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The box-and-arrows paradigm for systems, built in the 50s and enjoying popularity briefly in the 80s, is overrated, and has been outmoded by the likes of complexity theory. This is due to the fact that box-and-arrows systems like those made by Club of Rome to predict civilizational collapse carry strong assumptions as to the nature and structure of underlying variables and as such become very brittle as the size of the system scales. The norm is not the closed-loop circuit models that initially inspired systems thinking, but open-loop energetic models where any structural element is more like a rarified pattern than an ontological atom.

The result is a discipline that has transformed into managing uncertain outcomes in large heterogeneous models, i.e. complexity theory, rather than reducing everything to balls-and-sticks. Meadows was famous for devising "12 basic places to intervene in a system", nowadays the focus is on hedging bets adequately such that interventions don't catastrophically fuck up.

That said, some of the basic tooling is still flexible enough for basic business problems and some of the old gems are able to explain important concepts found in other fields without getting bogged down in the math.

https://www.amazon.com/Early-Retirement-Extreme-Philosophica... is my favourite, it's not about retirement, it's about using systems thinking to devise a robust lifestyle.

https://www.amazon.com/Introduction-General-Systems-Thinking... will make a good complement to Meadows and should give you a calculus to rigorously think of systems with.

https://www.amazon.com/Introduction-Cybernetics-W-Ross-Ashby... for its explanation on entropy, I mean requisite diversity, which will you give you an approximate mental quantity of how "powerful" any given system is.

https://www.amazon.com/Sciences-Artificial-Herbert-Simon/dp/... and https://www.amazon.com/Design-Rules-Vol-Power-Modularity/dp/... I haven't read either of these, but Herb Simon is extremely influential and has great thoughts on the notion of system hierarchies (nearly-decomposable systems is a great concept for design). The second book is about the properties of modular systems, which will help grok the reasoning behind a lot of refactoring techniques.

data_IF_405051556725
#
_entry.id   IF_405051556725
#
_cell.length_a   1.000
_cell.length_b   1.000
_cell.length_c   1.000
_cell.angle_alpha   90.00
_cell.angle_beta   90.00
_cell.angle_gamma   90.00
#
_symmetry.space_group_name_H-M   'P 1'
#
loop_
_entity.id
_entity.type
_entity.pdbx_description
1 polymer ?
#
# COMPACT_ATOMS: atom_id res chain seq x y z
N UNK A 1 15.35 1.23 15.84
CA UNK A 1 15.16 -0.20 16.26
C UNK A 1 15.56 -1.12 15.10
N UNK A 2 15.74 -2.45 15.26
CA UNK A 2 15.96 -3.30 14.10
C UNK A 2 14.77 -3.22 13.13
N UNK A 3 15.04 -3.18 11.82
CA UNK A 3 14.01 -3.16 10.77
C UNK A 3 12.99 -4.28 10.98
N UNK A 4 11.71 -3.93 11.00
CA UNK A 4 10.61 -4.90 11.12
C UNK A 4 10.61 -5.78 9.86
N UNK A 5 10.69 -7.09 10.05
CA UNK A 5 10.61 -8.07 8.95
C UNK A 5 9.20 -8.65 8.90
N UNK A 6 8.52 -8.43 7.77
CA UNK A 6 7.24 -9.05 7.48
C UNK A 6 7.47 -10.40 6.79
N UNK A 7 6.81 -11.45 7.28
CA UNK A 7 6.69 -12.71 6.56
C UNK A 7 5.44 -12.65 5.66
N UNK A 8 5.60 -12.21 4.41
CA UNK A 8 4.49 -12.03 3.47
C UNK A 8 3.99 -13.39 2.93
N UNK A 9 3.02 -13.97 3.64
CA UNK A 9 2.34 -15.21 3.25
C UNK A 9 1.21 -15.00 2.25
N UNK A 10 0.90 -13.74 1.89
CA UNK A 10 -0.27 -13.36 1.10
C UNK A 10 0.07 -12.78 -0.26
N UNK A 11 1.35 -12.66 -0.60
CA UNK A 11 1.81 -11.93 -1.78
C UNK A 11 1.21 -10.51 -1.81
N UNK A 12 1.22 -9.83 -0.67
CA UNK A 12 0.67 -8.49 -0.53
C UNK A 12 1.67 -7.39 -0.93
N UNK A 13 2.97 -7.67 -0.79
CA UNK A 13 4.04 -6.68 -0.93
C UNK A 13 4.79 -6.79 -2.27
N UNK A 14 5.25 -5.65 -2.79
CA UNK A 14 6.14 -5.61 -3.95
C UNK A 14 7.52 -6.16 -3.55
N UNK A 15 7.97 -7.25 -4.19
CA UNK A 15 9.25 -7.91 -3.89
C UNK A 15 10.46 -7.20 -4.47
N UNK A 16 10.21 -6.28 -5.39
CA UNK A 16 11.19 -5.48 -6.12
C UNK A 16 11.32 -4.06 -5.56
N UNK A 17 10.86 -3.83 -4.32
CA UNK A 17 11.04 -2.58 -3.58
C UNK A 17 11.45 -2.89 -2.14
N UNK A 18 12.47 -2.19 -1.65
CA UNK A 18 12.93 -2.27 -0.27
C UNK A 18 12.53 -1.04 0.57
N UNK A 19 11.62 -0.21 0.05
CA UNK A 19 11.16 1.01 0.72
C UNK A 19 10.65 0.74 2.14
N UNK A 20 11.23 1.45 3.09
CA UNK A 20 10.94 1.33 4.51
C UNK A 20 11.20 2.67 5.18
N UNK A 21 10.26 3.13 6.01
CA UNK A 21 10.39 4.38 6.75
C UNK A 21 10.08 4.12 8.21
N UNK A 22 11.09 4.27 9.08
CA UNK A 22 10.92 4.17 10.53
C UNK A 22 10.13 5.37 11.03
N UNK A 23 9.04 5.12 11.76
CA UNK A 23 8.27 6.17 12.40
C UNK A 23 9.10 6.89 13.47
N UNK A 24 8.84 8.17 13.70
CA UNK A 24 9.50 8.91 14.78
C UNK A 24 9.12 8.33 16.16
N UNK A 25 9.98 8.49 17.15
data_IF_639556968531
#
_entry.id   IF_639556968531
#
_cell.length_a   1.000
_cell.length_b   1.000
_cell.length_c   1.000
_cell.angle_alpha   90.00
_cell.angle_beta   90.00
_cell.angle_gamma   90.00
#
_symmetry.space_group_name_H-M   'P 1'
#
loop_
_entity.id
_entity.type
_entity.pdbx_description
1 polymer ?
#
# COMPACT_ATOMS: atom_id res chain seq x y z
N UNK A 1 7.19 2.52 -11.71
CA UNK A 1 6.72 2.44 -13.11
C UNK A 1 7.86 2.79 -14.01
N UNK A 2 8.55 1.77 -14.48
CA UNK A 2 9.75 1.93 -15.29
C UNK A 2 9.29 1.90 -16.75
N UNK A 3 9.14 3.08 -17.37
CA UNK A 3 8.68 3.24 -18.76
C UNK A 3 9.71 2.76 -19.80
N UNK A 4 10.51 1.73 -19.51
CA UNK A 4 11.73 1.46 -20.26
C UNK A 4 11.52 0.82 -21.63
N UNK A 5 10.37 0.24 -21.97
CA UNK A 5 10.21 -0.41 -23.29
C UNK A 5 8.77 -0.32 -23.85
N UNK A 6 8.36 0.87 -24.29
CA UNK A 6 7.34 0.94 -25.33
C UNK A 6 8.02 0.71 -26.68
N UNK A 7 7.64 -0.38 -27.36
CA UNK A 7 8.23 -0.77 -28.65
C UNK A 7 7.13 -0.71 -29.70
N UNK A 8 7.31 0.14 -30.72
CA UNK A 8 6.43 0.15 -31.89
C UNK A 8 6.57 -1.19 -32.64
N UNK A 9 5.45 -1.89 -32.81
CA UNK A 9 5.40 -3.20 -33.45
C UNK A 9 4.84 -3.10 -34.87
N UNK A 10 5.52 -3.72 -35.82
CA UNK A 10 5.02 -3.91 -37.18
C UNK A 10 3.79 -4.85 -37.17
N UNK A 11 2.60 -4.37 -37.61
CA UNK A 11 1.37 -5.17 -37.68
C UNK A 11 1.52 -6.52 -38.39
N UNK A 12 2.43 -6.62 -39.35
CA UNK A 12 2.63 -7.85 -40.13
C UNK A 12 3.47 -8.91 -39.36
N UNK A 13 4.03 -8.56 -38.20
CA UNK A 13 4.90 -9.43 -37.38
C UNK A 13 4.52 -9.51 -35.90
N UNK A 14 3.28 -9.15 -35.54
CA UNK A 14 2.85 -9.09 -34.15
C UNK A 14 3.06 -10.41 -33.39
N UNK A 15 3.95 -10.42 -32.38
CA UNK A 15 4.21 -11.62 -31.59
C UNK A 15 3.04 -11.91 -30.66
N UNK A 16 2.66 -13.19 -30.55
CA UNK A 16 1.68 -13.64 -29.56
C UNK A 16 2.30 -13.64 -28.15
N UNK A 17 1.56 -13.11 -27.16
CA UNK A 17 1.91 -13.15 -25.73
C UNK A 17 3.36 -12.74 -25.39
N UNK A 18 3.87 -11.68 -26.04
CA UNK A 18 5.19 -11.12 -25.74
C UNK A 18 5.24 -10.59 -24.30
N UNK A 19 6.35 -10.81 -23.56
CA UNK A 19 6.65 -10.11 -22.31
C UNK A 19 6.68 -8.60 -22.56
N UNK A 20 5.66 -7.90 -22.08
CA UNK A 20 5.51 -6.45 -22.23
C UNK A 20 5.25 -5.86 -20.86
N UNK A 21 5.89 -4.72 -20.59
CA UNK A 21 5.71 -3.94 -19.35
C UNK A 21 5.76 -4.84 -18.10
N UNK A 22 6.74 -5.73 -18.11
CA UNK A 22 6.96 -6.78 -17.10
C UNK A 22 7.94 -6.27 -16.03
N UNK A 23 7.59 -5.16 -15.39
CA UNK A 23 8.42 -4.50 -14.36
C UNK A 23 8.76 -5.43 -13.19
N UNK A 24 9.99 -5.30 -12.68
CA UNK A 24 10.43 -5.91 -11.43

Good luck.

"complexity theory" is very important!


my favorite: New England Complex Systems Institute (NECSI) website!

* About Complex Systems : "Concept Map" http://www.necsi.edu/guide/concepts/conceptmap.html

* Learn: http://necsi.edu/learn.html

* "Dynamics of Complex Systems" - Full PDF: http://necsi.edu/publications/dcs/index.html

* NECSI Seminar Video Library: http://www.necsi.edu/events/vidlib/

* Research: http://necsi.edu/research.html

As much as I love NECSI and Santa Fe Complexity Institute, the way the science is taught is a bit of a grab bag. Way too much emphasis on models that aren't widely applicable to engineering problems, like cellular automata.

Nassim Taleb's collaborations with NESCI are worth their weight, though, and W Brian Arthur out of SFI produces works that I consider actionable for CTOs to get a conceptual handle on their craft. UoM's Scott E Paige is also a good resource on Complex Adaptive Systems in a way that is more unified.

Came here to post Dynamics of Complex Systems. Just the information on renormalization groups and multi-scale behavior makes it worth the time. And it's Free!

Seconding the recommendation of Herbert Simon, especially Sciences of the Artificial.

Very interesting. Can I ask from which background you came to be interested in systems (e.g. biology or electrical engineering)?

Philosophy and Design, I wanted to understand the world in the most general way possible to be flexible enough to adopt to any problem. I also like thinking clearly and being right

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